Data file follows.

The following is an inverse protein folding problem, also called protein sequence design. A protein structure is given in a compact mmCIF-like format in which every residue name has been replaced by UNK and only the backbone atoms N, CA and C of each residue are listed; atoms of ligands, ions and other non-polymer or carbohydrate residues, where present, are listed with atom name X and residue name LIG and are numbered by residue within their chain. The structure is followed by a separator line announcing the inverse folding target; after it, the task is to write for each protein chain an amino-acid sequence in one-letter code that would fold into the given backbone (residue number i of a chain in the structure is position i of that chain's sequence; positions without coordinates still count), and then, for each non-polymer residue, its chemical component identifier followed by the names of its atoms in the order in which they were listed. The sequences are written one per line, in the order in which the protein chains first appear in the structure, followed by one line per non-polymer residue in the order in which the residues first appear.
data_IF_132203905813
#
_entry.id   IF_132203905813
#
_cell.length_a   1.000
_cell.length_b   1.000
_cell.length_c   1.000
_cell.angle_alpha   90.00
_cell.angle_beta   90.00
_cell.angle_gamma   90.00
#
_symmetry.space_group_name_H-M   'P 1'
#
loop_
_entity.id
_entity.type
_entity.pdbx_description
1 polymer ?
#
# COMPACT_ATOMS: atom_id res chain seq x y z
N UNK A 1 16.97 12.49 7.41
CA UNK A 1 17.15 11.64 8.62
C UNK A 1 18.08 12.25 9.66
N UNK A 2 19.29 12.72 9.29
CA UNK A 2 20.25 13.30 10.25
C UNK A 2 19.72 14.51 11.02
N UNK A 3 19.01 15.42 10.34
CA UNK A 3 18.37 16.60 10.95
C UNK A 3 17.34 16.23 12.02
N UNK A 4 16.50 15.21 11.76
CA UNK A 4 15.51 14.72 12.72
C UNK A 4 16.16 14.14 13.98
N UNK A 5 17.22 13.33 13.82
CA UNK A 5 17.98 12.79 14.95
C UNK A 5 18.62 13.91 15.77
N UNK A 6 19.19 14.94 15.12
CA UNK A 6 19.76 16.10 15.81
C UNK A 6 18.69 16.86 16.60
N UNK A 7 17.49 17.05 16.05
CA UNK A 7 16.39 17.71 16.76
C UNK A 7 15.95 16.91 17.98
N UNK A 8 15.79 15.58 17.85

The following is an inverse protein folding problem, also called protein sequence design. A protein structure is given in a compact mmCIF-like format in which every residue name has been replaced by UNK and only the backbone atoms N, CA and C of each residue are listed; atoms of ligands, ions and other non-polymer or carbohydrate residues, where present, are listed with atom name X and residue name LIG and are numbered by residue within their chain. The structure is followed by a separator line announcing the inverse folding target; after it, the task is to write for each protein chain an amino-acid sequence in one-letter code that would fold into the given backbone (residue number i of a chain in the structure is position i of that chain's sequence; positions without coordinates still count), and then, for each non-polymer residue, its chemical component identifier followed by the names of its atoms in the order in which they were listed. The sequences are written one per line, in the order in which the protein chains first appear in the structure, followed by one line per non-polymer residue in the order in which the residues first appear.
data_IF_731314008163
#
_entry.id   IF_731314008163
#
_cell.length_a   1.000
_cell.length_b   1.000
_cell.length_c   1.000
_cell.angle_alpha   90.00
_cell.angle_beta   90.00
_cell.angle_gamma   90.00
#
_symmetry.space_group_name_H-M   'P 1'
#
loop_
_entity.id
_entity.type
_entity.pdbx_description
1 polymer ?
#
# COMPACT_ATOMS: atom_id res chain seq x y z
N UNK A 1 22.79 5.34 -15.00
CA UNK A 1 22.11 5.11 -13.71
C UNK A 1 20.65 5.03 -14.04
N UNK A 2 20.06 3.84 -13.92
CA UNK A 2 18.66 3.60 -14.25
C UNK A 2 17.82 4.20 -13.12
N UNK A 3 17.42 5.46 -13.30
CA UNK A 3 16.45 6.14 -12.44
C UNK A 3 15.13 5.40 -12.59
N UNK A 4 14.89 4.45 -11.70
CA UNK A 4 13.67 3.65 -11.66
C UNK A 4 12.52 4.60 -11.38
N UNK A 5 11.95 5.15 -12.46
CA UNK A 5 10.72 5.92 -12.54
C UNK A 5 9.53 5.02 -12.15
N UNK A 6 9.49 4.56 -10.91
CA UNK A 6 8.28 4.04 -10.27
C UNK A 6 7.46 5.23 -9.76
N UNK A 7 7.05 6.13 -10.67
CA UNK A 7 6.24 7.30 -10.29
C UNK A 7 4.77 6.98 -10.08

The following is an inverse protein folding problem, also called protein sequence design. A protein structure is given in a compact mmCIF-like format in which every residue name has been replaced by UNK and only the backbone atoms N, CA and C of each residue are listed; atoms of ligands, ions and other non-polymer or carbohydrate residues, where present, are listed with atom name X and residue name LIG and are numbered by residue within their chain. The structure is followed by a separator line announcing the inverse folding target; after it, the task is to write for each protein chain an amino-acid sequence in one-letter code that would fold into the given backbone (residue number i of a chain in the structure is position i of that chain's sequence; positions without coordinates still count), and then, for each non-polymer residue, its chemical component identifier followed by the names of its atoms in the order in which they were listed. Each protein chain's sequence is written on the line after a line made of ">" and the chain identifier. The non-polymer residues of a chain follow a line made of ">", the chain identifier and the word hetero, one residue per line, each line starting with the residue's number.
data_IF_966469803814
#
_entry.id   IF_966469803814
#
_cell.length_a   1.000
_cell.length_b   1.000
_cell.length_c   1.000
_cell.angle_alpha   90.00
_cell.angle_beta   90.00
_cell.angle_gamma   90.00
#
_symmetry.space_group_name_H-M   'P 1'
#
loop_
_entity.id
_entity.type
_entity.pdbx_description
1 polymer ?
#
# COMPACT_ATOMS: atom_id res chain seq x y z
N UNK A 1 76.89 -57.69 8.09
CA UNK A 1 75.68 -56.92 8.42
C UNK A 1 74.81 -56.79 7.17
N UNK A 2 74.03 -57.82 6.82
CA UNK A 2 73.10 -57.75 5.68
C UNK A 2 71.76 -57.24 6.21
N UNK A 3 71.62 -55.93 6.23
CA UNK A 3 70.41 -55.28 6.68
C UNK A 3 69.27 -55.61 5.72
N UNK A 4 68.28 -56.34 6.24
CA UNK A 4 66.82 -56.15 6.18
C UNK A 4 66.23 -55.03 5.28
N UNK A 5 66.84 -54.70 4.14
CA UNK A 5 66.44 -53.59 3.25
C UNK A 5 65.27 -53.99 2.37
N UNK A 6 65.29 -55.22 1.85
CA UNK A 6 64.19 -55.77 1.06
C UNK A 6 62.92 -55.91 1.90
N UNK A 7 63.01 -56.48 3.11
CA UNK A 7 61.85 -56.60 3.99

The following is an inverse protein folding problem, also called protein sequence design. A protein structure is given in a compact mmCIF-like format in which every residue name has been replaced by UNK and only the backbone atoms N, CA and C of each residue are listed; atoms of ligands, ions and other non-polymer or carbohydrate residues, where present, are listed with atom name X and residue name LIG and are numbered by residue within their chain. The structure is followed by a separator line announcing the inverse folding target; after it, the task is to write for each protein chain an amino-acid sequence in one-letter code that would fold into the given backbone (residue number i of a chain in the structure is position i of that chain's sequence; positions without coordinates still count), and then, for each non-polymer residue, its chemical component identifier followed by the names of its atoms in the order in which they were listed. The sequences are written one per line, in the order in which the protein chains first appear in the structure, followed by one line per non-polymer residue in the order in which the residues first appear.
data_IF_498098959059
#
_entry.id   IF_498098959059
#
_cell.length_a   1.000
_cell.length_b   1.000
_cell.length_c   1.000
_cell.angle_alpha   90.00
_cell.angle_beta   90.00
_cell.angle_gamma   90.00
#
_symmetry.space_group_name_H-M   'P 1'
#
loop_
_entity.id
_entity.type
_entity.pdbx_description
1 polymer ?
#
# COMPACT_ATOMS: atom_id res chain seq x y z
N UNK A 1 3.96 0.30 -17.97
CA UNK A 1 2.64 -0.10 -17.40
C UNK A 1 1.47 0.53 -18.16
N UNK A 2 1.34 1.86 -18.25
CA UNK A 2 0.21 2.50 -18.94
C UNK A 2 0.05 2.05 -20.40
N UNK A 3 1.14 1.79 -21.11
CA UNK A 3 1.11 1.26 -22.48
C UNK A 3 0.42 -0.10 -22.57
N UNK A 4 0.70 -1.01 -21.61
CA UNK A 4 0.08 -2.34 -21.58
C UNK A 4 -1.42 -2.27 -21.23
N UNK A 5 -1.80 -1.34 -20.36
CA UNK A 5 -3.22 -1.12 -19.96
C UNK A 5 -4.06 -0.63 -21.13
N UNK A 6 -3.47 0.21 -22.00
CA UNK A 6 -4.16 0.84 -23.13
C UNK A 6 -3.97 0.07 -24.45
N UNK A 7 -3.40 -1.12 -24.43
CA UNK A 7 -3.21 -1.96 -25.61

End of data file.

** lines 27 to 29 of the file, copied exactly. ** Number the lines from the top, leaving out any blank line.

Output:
C UNK A 2 19.72 14.51 11.02
N UNK A 3 19.01 15.42 10.34
CA UNK A 3 18.37 16.60 10.95